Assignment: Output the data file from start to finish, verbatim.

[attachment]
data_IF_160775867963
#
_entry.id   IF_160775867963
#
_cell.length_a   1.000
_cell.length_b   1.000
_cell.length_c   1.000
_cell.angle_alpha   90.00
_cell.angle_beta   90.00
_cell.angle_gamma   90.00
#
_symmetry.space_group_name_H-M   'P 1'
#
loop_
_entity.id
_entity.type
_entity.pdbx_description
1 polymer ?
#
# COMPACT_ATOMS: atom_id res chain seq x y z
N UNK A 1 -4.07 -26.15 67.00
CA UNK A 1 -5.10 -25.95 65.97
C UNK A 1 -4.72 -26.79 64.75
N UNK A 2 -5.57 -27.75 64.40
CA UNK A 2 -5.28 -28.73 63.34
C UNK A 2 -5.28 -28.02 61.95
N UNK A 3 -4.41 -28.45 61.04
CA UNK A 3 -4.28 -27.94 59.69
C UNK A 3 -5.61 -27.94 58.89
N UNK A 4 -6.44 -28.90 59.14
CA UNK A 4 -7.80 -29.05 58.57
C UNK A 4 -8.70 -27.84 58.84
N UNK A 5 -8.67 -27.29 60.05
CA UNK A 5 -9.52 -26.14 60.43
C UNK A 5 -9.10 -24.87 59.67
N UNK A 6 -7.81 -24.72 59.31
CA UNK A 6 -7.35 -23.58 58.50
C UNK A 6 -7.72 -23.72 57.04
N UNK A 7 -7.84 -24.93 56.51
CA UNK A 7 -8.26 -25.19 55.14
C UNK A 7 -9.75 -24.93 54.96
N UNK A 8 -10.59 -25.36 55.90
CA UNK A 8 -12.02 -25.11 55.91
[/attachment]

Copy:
data_IF_160775867963
#
_entry.id   IF_160775867963
#
_cell.length_a   1.000
_cell.length_b   1.000
_cell.length_c   1.000
_cell.angle_alpha   90.00
_cell.angle_beta   90.00
_cell.angle_gamma   90.00
#
_symmetry.space_group_name_H-M   'P 1'
#
loop_
_entity.id
_entity.type
_entity.pdbx_description
1 polymer ?
#
# COMPACT_ATOMS: atom_id res chain seq x y z
N UNK A 1 -4.07 -26.15 67.00
CA UNK A 1 -5.10 -25.95 65.97
C UNK A 1 -4.72 -26.79 64.75
N UNK A 2 -5.57 -27.75 64.40
CA UNK A 2 -5.28 -28.73 63.34
C UNK A 2 -5.28 -28.02 61.95
N UNK A 3 -4.41 -28.45 61.04
CA UNK A 3 -4.28 -27.94 59.69
C UNK A 3 -5.61 -27.94 58.89
N UNK A 4 -6.44 -28.90 59.14
CA UNK A 4 -7.80 -29.05 58.57
C UNK A 4 -8.70 -27.84 58.84
N UNK A 5 -8.67 -27.29 60.05
CA UNK A 5 -9.52 -26.14 60.43
C UNK A 5 -9.10 -24.87 59.67
N UNK A 6 -7.81 -24.72 59.31
CA UNK A 6 -7.35 -23.58 58.50
C UNK A 6 -7.72 -23.72 57.04
N UNK A 7 -7.84 -24.93 56.51
CA UNK A 7 -8.26 -25.19 55.14
C UNK A 7 -9.75 -24.93 54.96
N UNK A 8 -10.59 -25.36 55.90
CA UNK A 8 -12.02 -25.11 55.91